abstract = "Iron deficiency is a leading cause of anemia. Amino acids are known to promote the absorption of both soluble and insoluble iron. The bioavailability of organic iron is higher than that of inorganic iron. Therefore, the aim of this study was to evaluate the iron absorption of glycine-bound iron (an organic iron) and a combination of glycine-bound iron and gamma aminobutyric acid (GABA) in mice with iron deficiency anemia (IDA). Mice were fed an iron-deficient diet for 3 weeks, followed by oral administration of GABA, inorganic iron, glycine-bound iron, or GABA plus glycine-bound iron for 5 weeks. Ferritin storage in the spleen was measure by immunohistochemistry (IHC). Iron deposition in the liver and spleen tissues was analyzed using atomic absorption spectrometry. Expression levels of iron absorption-related genes were measured by quantitative real-time polymerase chain reaction (qPCR). Iron absorption was enhanced in the glycine-bound iron-treated group compared with the inorganic iron-treated group. Hemoglobin, serum Fe, ferritin, and liver iron levels did not increase in mice treated with GABA alone. However, mice administered GABA in combination with glycine-bound iron showed higher iron absorption than those administered organic iron alone. Our results indicate that glycine-bound iron in combination with GABA might exert a synergistic effect on iron absorption and bioavailability, suggesting that the addition of GABA to existing iron supplements might increase their effectiveness for treating IDA.",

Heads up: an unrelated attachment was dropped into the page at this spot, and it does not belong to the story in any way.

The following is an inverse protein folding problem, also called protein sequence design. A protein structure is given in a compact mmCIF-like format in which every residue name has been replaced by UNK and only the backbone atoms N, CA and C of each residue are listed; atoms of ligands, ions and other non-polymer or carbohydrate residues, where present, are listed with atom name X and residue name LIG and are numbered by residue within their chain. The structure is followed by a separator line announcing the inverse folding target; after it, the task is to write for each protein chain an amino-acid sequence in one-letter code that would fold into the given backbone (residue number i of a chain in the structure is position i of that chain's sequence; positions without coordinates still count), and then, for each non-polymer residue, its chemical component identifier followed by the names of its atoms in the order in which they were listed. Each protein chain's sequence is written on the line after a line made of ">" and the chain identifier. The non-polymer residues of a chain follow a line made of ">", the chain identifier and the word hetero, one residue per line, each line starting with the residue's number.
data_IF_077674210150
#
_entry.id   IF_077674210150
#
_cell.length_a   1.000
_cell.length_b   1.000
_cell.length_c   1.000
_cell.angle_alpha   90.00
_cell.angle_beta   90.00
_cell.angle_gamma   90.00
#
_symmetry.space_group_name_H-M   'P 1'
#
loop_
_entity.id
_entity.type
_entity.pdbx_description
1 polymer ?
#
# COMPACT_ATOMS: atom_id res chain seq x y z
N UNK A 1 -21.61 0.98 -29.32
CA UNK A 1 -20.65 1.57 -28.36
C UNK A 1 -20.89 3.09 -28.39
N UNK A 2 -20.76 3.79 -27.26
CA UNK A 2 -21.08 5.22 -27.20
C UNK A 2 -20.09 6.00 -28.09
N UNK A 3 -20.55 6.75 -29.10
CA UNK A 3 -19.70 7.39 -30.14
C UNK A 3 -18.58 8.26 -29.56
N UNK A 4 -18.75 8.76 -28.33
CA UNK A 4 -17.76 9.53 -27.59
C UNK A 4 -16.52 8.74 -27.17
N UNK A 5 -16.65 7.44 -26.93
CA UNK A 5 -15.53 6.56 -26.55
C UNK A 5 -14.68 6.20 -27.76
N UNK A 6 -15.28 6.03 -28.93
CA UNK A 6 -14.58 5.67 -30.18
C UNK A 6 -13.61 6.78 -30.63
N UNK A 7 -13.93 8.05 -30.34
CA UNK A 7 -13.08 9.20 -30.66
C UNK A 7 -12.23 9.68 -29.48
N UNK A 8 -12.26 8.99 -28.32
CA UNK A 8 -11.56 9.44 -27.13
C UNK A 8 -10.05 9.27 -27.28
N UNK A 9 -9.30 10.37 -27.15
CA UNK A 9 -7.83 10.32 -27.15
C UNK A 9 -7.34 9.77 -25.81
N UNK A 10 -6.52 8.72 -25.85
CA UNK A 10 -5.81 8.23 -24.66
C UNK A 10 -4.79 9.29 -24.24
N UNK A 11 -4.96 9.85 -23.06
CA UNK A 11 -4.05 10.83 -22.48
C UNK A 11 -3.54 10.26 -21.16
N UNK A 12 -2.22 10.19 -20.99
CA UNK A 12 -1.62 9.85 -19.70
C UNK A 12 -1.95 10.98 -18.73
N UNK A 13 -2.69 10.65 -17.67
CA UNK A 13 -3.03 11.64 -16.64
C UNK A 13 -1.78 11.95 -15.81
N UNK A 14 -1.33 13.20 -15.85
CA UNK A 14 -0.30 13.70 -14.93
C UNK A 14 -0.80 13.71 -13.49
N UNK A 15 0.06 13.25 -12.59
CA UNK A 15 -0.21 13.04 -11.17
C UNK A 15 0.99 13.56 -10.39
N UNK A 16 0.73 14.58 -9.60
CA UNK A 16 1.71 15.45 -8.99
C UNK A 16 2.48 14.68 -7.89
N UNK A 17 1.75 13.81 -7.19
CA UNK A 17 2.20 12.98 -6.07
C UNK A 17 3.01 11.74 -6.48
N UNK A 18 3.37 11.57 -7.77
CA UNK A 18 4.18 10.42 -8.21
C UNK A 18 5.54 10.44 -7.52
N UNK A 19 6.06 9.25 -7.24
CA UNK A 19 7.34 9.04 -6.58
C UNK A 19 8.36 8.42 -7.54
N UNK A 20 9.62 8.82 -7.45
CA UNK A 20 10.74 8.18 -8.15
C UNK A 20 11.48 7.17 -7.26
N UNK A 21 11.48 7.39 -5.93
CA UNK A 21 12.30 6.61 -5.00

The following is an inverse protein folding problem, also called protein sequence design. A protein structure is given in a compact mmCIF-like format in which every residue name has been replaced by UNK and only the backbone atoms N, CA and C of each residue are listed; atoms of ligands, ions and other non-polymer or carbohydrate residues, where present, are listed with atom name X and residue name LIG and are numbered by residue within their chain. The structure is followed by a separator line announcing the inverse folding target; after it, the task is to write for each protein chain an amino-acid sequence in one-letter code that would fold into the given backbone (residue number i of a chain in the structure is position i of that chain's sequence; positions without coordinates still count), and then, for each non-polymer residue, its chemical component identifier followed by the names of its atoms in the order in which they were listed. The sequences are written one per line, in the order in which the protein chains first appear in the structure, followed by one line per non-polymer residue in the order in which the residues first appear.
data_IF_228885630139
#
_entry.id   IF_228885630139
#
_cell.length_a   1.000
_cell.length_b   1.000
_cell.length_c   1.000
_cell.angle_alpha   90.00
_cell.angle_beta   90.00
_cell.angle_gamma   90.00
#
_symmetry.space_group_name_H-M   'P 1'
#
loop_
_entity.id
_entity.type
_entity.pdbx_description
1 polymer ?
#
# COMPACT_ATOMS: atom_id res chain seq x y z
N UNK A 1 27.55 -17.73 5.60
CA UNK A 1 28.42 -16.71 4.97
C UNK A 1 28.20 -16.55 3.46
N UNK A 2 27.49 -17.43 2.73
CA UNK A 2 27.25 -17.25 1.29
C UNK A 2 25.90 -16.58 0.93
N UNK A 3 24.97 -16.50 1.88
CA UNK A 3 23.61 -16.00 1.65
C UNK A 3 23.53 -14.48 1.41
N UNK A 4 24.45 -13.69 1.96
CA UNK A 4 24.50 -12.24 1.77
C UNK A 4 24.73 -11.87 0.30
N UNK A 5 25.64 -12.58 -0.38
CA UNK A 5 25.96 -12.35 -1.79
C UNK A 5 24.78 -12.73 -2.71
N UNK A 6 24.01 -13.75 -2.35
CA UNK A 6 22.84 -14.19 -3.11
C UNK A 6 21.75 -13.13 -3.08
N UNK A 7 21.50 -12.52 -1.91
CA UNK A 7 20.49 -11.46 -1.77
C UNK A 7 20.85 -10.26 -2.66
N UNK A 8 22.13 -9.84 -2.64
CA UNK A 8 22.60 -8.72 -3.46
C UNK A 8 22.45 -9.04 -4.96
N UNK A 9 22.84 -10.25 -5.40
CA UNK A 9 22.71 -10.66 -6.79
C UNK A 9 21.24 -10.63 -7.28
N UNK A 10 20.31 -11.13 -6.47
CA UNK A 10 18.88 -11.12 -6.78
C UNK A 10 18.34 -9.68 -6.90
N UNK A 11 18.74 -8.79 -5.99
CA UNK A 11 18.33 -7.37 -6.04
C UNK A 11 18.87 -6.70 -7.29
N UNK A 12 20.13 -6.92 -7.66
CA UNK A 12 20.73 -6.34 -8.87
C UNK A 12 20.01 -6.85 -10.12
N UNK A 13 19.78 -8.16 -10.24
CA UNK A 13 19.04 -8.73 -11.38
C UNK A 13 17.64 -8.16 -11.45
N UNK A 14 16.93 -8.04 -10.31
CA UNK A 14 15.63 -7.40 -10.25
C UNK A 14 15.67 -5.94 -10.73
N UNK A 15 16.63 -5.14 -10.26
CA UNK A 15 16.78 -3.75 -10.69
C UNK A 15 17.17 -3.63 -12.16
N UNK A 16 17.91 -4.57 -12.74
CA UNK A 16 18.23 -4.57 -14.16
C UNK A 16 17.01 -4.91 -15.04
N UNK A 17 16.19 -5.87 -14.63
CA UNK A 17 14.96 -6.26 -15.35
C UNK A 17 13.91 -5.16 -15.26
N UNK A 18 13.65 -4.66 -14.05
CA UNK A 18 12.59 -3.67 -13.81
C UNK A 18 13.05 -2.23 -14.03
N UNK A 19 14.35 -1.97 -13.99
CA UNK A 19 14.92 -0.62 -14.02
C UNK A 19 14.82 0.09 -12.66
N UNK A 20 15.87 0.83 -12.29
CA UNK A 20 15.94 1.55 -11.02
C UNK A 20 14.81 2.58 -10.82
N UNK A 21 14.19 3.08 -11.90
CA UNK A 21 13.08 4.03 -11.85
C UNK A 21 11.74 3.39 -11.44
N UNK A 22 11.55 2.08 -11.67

keywords = "GABA, Inorganic iron, Iron absorption, Iron deficiency anemia, Organic iron",
author = "Park, {Keun Tae} and Insuk Sim and Ko, {Hyun Soo} and Lim, {Young Hee}",
year = "2020",
month = "1",
day = "1",
doi = "10.1007/s12011-020-02027-9",
language = "English",
journal = "Biological Trace Element Research",
issn = "0163-4984",
publisher = "Humana Press",

}

TY - JOUR

T1 - Gamma Aminobutyric Acid Increases Absorption of Glycine-Bound Iron in Mice with Iron Deficiency Anemia

AU - Park, Keun Tae

AU - Sim, Insuk

AU - Ko, Hyun Soo

AU - Lim, Young Hee

PY - 2020/1/1

Y1 - 2020/1/1